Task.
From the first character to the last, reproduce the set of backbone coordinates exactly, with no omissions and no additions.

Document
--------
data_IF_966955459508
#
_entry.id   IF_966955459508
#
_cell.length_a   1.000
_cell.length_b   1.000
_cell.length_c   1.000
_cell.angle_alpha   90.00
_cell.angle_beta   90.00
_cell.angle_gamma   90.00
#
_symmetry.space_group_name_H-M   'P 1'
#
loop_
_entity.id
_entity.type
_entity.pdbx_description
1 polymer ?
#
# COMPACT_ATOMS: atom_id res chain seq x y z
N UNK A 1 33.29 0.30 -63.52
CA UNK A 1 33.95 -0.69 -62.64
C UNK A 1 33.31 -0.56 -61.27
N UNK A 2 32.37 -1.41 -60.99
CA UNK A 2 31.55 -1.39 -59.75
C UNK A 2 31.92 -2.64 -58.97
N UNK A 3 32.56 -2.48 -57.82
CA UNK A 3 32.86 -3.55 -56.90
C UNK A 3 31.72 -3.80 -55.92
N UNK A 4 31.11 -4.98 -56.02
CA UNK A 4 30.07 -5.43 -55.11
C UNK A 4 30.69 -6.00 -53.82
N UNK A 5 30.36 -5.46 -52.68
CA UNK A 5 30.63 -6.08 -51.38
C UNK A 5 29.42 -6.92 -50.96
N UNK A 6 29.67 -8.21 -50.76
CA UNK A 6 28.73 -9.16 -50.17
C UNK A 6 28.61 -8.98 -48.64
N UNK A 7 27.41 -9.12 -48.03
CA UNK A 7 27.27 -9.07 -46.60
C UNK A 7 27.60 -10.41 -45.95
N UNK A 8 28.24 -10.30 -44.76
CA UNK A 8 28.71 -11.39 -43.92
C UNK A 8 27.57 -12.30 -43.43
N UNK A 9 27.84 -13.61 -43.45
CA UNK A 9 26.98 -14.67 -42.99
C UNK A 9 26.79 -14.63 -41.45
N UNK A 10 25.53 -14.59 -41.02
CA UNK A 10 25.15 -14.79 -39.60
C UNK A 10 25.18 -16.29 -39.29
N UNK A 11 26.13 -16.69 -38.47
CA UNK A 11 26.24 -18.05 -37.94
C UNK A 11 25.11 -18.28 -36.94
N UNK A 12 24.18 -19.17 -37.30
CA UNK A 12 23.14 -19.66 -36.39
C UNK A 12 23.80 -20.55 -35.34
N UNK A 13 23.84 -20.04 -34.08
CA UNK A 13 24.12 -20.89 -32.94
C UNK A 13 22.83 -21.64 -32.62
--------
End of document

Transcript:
data_IF_966955459508
#
_entry.id   IF_966955459508
#
_cell.length_a   1.000
_cell.length_b   1.000
_cell.length_c   1.000
_cell.angle_alpha   90.00
_cell.angle_beta   90.00
_cell.angle_gamma   90.00
#
_symmetry.space_group_name_H-M   'P 1'
#
loop_
_entity.id
_entity.type
_entity.pdbx_description
1 polymer ?
#
# COMPACT_ATOMS: atom_id res chain seq x y z
N UNK A 1 33.29 0.30 -63.52
CA UNK A 1 33.95 -0.69 -62.64
C UNK A 1 33.31 -0.56 -61.27
N UNK A 2 32.37 -1.41 -60.99
CA UNK A 2 31.55 -1.39 -59.75
C UNK A 2 31.92 -2.64 -58.97
N UNK A 3 32.56 -2.48 -57.82
CA UNK A 3 32.86 -3.55 -56.90
C UNK A 3 31.72 -3.80 -55.92
N UNK A 4 31.11 -4.98 -56.02
CA UNK A 4 30.07 -5.43 -55.11
C UNK A 4 30.69 -6.00 -53.82
N UNK A 5 30.36 -5.46 -52.68
CA UNK A 5 30.63 -6.08 -51.38
C UNK A 5 29.42 -6.92 -50.96
N UNK A 6 29.67 -8.21 -50.76
CA UNK A 6 28.73 -9.16 -50.17
C UNK A 6 28.61 -8.98 -48.64
N UNK A 7 27.41 -9.12 -48.03
CA UNK A 7 27.27 -9.07 -46.60
C UNK A 7 27.60 -10.41 -45.95
N UNK A 8 28.24 -10.30 -44.76
CA UNK A 8 28.71 -11.39 -43.92
C UNK A 8 27.57 -12.30 -43.43
N UNK A 9 27.84 -13.61 -43.45
CA UNK A 9 26.98 -14.67 -42.99
C UNK A 9 26.79 -14.63 -41.45
N UNK A 10 25.53 -14.59 -41.02
CA UNK A 10 25.15 -14.79 -39.60
C UNK A 10 25.18 -16.29 -39.29
N UNK A 11 26.13 -16.69 -38.47
CA UNK A 11 26.24 -18.05 -37.94
C UNK A 11 25.11 -18.28 -36.94
N UNK A 12 24.18 -19.17 -37.30
CA UNK A 12 23.14 -19.66 -36.39
C UNK A 12 23.80 -20.55 -35.34
N UNK A 13 23.84 -20.04 -34.08
CA UNK A 13 24.12 -20.89 -32.94
C UNK A 13 22.83 -21.64 -32.62